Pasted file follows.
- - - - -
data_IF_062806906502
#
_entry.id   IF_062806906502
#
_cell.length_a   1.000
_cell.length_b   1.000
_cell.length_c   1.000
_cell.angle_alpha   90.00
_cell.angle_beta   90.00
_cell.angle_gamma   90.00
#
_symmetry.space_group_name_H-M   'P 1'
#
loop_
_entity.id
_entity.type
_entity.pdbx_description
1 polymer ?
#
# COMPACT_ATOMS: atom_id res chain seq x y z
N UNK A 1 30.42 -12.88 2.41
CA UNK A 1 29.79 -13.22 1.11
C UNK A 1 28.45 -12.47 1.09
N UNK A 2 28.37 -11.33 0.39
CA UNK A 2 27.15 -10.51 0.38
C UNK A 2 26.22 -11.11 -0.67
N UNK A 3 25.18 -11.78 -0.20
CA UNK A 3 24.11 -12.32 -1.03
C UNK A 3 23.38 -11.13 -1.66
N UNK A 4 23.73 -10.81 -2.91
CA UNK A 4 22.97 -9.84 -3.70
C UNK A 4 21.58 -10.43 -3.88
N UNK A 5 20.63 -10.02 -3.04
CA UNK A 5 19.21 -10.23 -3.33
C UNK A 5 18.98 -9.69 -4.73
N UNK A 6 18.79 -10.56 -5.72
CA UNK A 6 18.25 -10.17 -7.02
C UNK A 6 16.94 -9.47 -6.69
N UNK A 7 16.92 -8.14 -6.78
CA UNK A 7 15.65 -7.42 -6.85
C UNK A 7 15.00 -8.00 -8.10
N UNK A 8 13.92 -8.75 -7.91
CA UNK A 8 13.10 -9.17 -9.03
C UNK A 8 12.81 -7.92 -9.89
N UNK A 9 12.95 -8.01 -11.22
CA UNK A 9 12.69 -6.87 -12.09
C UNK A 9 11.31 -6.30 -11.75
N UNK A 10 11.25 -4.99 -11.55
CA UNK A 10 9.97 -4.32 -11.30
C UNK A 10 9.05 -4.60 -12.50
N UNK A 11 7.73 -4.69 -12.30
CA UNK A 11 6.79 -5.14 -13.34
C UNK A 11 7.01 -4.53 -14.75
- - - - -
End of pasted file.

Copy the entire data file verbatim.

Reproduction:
data_IF_062806906502
#
_entry.id   IF_062806906502
#
_cell.length_a   1.000
_cell.length_b   1.000
_cell.length_c   1.000
_cell.angle_alpha   90.00
_cell.angle_beta   90.00
_cell.angle_gamma   90.00
#
_symmetry.space_group_name_H-M   'P 1'
#
loop_
_entity.id
_entity.type
_entity.pdbx_description
1 polymer ?
#
# COMPACT_ATOMS: atom_id res chain seq x y z
N UNK A 1 30.42 -12.88 2.41
CA UNK A 1 29.79 -13.22 1.11
C UNK A 1 28.45 -12.47 1.09
N UNK A 2 28.37 -11.33 0.39
CA UNK A 2 27.15 -10.51 0.38
C UNK A 2 26.22 -11.11 -0.67
N UNK A 3 25.18 -11.78 -0.20
CA UNK A 3 24.11 -12.32 -1.03
C UNK A 3 23.38 -11.13 -1.66
N UNK A 4 23.73 -10.81 -2.91
CA UNK A 4 22.97 -9.84 -3.70
C UNK A 4 21.58 -10.43 -3.88
N UNK A 5 20.63 -10.02 -3.04
CA UNK A 5 19.21 -10.23 -3.33
C UNK A 5 18.98 -9.69 -4.73
N UNK A 6 18.79 -10.56 -5.72
CA UNK A 6 18.25 -10.17 -7.02
C UNK A 6 16.94 -9.47 -6.69
N UNK A 7 16.92 -8.14 -6.78
CA UNK A 7 15.65 -7.42 -6.85
C UNK A 7 15.00 -8.00 -8.10
N UNK A 8 13.92 -8.75 -7.91
CA UNK A 8 13.10 -9.17 -9.03
C UNK A 8 12.81 -7.92 -9.89
N UNK A 9 12.95 -8.01 -11.22
CA UNK A 9 12.69 -6.87 -12.09
C UNK A 9 11.31 -6.30 -11.75
N UNK A 10 11.25 -4.99 -11.55
CA UNK A 10 9.97 -4.32 -11.30
C UNK A 10 9.05 -4.60 -12.50
N UNK A 11 7.73 -4.69 -12.30
CA UNK A 11 6.79 -5.14 -13.34
C UNK A 11 7.01 -4.53 -14.75